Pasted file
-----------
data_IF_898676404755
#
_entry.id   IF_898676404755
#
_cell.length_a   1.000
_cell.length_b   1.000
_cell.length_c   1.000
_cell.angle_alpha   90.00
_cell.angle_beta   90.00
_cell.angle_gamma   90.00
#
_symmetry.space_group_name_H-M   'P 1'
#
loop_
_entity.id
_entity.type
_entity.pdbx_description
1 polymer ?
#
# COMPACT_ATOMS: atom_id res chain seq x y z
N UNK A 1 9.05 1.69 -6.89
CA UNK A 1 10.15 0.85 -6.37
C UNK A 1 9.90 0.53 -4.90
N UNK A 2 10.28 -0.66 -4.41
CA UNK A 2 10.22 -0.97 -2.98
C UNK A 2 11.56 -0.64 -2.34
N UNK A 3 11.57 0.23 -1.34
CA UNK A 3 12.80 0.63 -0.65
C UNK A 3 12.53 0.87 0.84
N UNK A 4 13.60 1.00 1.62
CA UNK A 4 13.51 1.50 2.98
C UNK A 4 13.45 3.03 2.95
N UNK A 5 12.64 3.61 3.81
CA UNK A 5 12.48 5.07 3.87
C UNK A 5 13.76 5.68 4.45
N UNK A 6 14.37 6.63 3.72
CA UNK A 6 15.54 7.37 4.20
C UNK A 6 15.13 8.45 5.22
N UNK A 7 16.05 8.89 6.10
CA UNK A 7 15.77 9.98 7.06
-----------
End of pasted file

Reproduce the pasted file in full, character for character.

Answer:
data_IF_898676404755
#
_entry.id   IF_898676404755
#
_cell.length_a   1.000
_cell.length_b   1.000
_cell.length_c   1.000
_cell.angle_alpha   90.00
_cell.angle_beta   90.00
_cell.angle_gamma   90.00
#
_symmetry.space_group_name_H-M   'P 1'
#
loop_
_entity.id
_entity.type
_entity.pdbx_description
1 polymer ?
#
# COMPACT_ATOMS: atom_id res chain seq x y z
N UNK A 1 9.05 1.69 -6.89
CA UNK A 1 10.15 0.85 -6.37
C UNK A 1 9.90 0.53 -4.90
N UNK A 2 10.28 -0.66 -4.41
CA UNK A 2 10.22 -0.97 -2.98
C UNK A 2 11.56 -0.64 -2.34
N UNK A 3 11.57 0.23 -1.34
CA UNK A 3 12.80 0.63 -0.65
C UNK A 3 12.53 0.87 0.84
N UNK A 4 13.60 1.00 1.62
CA UNK A 4 13.51 1.50 2.98
C UNK A 4 13.45 3.03 2.95
N UNK A 5 12.64 3.61 3.81
CA UNK A 5 12.48 5.07 3.87
C UNK A 5 13.76 5.68 4.45
N UNK A 6 14.37 6.63 3.72
CA UNK A 6 15.54 7.37 4.20
C UNK A 6 15.13 8.45 5.22
N UNK A 7 16.05 8.89 6.10
CA UNK A 7 15.77 9.98 7.06